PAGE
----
Windows 11 SE marries the fresh UI of Windows 11 with a cloud-first approach and offline Office app support to gain an edge over Chromebooks.
Microsoft has introduced Windows 11 SE, a cloud-first take on its operating system that aims to challenge Chromebooks. But, unfortunately, the company’s efforts to make a dent in the education market where cheap computers sell like hot cakes haven’t really been successful. But that failure can be blamed on lackluster hardware as well as slow software innovation over the past few years.
The company offered Windows 10 in S Mode as some sort of a solution for students who were supposed to limit themselves to the Microsoft Store for all apps. That didn’t take off as Microsoft had planned. The company then shifted Windows 10X priorities from dual-screen devices like the non-existent Surface Neo towards creating a Chrome OS rival, which was subsequently canceled.
However, learnings from the doomed project apparently lived on and have now made their debut as Windows 11 SE. Starting with the name, Microsoft says the SE doesn’t really stand for anything, but ‘School Edition’ may have worked, given its target audience. Talking about the UI, it looks identical to what Windows 11 has to offer. But there are a few changes here and there. For example, all apps will open in full-screen mode by default. And instead of the four or six Snap Layouts available for Windows 11 machines, Windows 11 SE only supports two Snap Layouts that position two apps side by side for split-screen multitasking. Finally, Microsoft has gotten rid of the Widgets for its Chrome OS competitor in order to provide a tidy and distraction-free experience.
Windows 11 SE Looks Like A Solid Classroom Package
Being a Microsoft offering targeted at classrooms, all Windows 11 SE machines will come pre-installed with the all the Microsoft 365 apps such as World, Teams, PowerPoint, etc. Microsoft is touting it as an advantage over Chrome OS since exposure to these Office apps will carry over when users enter their professional career phase. However, there are a few limitations in place. Windows 11 SE doesn’t come with the Microsoft Store, and all app downloads are restricted until approved by the IT admin. So, there is no hope for Android apps, as is the case with vanilla Windows 11 hardware. Windows 11 SE supports apps only in the Win32 and UWP format, not the PWA (Progressive Web Apps) format. In hindsight, it is a good move as installing apps from third-party sources always poses the risk of malware infection. And even those installed from the Microsoft Store might end up slowing down these machines.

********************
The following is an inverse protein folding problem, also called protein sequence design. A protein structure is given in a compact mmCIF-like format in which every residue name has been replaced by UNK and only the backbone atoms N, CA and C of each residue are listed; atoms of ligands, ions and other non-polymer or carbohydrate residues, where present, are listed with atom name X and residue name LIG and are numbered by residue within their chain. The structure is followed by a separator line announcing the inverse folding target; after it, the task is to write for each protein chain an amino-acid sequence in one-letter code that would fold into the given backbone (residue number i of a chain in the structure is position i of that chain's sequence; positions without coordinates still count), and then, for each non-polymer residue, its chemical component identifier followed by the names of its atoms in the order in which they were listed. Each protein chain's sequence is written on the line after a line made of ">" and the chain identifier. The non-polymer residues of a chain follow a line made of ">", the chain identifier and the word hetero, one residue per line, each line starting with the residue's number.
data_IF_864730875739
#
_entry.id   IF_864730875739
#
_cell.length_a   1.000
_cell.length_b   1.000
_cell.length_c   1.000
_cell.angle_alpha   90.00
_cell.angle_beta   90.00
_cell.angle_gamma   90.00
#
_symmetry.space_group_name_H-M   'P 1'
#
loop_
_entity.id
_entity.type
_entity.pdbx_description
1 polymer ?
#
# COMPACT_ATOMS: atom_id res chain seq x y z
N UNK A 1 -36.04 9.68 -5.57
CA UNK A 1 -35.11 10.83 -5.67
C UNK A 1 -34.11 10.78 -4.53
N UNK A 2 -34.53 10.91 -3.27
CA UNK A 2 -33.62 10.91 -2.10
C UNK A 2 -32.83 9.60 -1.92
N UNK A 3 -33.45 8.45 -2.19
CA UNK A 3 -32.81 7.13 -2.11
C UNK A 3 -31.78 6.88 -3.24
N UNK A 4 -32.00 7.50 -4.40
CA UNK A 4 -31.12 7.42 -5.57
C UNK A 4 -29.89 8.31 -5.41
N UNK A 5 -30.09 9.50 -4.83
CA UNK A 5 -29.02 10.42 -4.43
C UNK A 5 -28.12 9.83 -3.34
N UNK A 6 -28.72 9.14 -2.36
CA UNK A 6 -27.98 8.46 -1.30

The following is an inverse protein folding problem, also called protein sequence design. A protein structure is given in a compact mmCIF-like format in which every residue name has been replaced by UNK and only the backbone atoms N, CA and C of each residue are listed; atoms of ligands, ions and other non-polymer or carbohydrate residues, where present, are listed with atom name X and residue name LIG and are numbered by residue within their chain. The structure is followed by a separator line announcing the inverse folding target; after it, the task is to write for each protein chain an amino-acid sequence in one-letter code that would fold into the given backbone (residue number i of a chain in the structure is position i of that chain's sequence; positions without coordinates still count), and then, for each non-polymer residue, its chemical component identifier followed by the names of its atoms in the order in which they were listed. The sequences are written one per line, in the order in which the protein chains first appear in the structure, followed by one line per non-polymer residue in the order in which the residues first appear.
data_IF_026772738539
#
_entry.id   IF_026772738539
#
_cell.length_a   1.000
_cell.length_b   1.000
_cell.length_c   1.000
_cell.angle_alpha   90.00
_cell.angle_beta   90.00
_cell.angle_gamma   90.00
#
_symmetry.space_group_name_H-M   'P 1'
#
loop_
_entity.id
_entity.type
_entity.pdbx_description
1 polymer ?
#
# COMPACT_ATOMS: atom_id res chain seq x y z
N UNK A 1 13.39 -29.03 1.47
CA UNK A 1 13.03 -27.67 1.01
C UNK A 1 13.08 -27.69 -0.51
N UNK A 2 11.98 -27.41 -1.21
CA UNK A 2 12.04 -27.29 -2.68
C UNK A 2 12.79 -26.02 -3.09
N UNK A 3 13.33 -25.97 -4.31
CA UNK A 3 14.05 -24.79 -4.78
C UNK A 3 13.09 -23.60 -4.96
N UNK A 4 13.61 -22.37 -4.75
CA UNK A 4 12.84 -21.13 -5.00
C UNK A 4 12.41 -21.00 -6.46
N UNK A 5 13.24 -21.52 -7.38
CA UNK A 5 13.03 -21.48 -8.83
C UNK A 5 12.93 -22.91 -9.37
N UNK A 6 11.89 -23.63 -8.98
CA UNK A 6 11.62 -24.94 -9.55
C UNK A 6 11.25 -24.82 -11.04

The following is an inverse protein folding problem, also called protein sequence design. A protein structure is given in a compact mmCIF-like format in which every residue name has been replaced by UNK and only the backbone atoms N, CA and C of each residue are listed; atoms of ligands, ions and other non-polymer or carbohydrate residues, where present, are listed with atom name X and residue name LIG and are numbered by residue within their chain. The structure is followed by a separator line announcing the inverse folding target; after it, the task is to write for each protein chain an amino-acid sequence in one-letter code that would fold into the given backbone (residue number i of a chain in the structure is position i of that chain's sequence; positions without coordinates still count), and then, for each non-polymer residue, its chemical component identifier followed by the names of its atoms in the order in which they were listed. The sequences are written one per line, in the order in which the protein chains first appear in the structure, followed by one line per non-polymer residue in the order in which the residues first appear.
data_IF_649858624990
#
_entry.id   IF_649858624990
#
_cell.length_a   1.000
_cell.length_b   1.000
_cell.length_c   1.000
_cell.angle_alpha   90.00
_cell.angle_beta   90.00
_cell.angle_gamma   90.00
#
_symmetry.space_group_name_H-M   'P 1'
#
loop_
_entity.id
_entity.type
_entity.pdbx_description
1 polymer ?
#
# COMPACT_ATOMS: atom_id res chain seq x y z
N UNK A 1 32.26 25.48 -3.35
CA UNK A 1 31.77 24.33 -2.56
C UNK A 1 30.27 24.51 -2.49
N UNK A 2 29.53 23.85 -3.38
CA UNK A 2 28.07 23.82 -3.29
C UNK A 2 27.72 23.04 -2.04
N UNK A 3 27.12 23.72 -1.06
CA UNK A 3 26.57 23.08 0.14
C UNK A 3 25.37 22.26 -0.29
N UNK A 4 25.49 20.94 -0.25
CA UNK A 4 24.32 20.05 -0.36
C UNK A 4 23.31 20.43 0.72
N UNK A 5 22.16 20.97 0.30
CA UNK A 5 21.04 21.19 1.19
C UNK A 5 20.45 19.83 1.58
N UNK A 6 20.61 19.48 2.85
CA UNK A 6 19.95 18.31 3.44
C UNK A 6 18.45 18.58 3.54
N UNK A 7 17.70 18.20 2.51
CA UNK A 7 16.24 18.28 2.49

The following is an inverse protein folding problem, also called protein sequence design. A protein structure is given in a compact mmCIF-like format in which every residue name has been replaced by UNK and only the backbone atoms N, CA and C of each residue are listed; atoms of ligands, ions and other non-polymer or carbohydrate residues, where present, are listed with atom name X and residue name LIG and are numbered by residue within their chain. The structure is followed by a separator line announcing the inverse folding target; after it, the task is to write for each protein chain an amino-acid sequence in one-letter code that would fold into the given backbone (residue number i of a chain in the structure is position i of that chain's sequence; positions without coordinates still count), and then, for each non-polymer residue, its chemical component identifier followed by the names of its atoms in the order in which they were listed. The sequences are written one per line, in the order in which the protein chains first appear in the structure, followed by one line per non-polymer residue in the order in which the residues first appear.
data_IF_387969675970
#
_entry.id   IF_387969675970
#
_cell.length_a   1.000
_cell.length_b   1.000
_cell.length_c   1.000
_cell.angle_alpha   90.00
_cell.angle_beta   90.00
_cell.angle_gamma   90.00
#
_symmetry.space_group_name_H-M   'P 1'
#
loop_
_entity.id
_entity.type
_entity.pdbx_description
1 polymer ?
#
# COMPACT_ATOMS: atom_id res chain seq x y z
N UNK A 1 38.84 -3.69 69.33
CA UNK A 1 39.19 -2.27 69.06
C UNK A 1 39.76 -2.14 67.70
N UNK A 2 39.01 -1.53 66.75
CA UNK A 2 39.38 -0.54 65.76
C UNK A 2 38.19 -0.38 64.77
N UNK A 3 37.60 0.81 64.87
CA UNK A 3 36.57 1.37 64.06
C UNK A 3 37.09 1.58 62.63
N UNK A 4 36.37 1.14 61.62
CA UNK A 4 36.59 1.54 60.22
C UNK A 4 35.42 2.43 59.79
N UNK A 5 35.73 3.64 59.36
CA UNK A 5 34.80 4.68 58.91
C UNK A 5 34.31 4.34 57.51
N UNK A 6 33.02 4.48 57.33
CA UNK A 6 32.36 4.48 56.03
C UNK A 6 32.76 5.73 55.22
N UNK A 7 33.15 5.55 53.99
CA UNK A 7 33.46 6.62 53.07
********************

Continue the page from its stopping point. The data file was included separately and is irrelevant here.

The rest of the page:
Microsoft says that most of the work on Windows 11 SE machines is supposed to happen via web apps, with Edge handling the burden for it. However, the company is not restricting students to its own browser, which has quite a divisive fan following. Instead, Windows 11 SE machines will support Chrome browser, with all its browser-based apps and extensions in tow. But things are a tad restricted on the hardware side, as Windows 11 SE will be limited to machines with less than 8GB of RAM and fewer than 128 gigs of onboard storage. All work is backed up to OneDrive, but students will be able to work offline in the pre-loaded productivity apps without any issues. This is another area where Windows 11 SE can score a victory over Chrome OS, thanks to Microsoft’s healthy selection of apps that will all work without internet connectivity. Windows 11 SE’s cloud-first approach allows it to work smoothly even on low-end hardware, with Microsoft claiming to have made some further performance optimizations as well to speed things up. It is not the only cloud-first product Microsoft has to offer, though. It also introduced Windows 365 earlier this year.
In addition to Microsoft’s own $249 Surface Laptop SE, OEM partners such as Acer and Lenovo will also be offering dirt-cheap machines in the same price bracket, but they all will be sold directly to education customers, and retail availability is extremely unlikely. The first wave of Windows 11 machines will hit the shelves in early 2022, and they are poised to give stiff competition to Chrome OS machines with all their latest enhancements in tow. Unofrtantlly, there will be no scope to upgrade the computer. Windows 11 will only come pre-loaded on low-end devices that are targeted at classrooms. Existing Windows 10 or 11 machines can’t upgrade to Windows 11 SE, and the reverse is also not possible. Instead, IT admins will have to go through the ordeal of wiping the machine clean and using the license for Windows 10 or 11 to change the OS. But once Windows 11 SE has been removed, it can not be brought back again.
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